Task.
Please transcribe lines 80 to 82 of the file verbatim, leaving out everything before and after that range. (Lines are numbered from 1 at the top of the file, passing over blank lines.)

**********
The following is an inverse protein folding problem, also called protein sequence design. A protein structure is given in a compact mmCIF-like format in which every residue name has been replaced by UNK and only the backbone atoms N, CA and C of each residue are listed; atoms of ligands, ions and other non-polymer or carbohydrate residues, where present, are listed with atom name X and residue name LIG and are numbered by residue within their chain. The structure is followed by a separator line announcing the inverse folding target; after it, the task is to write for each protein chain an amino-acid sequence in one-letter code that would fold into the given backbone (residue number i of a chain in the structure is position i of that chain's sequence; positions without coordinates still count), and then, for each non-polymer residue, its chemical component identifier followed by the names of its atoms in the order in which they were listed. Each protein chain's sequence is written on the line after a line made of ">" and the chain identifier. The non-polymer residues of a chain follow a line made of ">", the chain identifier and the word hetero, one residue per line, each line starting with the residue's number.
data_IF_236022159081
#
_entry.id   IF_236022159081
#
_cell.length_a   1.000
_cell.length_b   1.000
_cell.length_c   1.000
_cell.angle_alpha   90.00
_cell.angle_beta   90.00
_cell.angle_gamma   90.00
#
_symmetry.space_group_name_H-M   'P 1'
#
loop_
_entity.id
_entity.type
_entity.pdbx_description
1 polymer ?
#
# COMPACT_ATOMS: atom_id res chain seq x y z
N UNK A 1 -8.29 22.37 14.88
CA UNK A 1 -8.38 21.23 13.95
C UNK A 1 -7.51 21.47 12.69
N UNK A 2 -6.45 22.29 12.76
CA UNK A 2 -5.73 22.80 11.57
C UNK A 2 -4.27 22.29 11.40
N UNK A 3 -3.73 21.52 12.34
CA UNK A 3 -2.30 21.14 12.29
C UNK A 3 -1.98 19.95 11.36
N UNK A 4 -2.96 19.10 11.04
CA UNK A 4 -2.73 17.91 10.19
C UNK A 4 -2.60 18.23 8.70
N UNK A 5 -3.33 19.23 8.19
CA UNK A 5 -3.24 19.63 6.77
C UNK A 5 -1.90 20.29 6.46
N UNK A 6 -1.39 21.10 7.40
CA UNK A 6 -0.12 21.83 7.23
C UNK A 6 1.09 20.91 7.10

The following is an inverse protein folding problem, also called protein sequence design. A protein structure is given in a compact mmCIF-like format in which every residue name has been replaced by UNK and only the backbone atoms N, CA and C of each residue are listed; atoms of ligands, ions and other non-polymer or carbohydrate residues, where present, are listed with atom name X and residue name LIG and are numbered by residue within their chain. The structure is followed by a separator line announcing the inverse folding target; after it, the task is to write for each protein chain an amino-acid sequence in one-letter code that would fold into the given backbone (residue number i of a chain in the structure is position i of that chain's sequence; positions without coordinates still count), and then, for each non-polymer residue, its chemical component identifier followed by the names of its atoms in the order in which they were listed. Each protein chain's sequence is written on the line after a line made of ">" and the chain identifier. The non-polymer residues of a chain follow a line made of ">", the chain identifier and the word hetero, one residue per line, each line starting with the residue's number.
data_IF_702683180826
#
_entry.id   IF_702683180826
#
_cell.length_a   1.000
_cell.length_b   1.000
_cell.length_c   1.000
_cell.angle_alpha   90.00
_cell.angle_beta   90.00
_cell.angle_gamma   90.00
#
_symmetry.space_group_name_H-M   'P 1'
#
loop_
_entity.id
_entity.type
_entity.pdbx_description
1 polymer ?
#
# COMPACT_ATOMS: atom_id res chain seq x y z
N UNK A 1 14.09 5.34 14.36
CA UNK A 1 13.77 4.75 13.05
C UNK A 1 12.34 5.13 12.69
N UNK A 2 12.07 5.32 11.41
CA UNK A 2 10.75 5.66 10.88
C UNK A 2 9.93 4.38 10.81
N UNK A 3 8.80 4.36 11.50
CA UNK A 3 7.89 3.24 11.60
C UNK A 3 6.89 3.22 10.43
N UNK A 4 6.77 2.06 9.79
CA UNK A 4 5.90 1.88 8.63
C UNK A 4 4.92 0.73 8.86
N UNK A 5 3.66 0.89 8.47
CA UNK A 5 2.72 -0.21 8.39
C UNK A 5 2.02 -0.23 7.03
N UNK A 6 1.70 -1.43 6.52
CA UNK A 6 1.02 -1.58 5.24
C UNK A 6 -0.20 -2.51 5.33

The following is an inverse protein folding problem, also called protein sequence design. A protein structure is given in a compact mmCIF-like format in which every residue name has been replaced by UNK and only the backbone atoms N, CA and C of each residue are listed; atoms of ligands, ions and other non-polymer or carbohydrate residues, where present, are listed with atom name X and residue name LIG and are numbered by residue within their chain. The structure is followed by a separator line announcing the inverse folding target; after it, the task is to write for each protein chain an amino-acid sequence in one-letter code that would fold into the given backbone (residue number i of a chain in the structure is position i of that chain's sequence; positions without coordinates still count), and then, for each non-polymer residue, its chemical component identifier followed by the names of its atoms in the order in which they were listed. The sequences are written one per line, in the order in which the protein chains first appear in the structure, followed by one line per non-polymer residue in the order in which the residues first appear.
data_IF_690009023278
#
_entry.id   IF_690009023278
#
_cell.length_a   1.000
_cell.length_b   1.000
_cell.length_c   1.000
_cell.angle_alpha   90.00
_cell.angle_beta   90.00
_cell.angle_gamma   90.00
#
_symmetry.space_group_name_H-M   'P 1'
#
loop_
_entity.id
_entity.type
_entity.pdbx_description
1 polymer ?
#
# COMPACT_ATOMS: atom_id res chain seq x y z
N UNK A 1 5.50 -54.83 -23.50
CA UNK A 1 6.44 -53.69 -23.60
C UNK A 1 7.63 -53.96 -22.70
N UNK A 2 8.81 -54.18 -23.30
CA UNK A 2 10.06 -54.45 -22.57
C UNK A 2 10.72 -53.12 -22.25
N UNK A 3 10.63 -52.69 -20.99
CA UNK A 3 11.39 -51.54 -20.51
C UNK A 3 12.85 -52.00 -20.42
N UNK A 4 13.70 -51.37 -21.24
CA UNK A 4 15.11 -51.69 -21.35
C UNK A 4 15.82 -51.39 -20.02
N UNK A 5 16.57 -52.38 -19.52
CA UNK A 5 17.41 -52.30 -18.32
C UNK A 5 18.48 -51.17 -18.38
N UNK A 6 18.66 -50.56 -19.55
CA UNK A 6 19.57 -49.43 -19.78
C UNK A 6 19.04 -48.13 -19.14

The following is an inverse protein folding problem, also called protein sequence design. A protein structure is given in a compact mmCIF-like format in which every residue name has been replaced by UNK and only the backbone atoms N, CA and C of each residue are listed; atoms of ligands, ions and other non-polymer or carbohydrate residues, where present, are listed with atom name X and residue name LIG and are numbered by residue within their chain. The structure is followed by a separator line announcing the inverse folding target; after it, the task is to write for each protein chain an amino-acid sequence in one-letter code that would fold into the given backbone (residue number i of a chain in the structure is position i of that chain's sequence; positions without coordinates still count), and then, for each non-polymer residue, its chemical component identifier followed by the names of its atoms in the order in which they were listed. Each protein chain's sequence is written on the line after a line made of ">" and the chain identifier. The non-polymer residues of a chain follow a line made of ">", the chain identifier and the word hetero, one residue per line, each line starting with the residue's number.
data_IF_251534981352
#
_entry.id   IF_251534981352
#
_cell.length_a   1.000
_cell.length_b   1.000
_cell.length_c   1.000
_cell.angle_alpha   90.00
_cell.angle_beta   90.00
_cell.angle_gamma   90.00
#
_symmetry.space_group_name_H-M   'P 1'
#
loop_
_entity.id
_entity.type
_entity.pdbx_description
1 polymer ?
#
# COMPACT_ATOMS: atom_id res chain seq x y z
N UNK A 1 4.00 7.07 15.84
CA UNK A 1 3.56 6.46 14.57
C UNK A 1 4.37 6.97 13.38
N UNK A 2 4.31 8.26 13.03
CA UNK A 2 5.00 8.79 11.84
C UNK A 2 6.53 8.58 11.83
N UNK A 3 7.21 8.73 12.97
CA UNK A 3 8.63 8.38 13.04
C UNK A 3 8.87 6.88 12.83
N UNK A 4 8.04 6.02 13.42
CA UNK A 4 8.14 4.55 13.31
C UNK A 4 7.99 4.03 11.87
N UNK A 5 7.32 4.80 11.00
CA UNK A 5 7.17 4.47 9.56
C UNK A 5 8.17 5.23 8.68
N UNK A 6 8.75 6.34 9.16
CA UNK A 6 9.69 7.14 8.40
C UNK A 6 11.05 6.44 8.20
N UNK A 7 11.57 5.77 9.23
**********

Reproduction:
data_IF_690009023278
#
_entry.id   IF_690009023278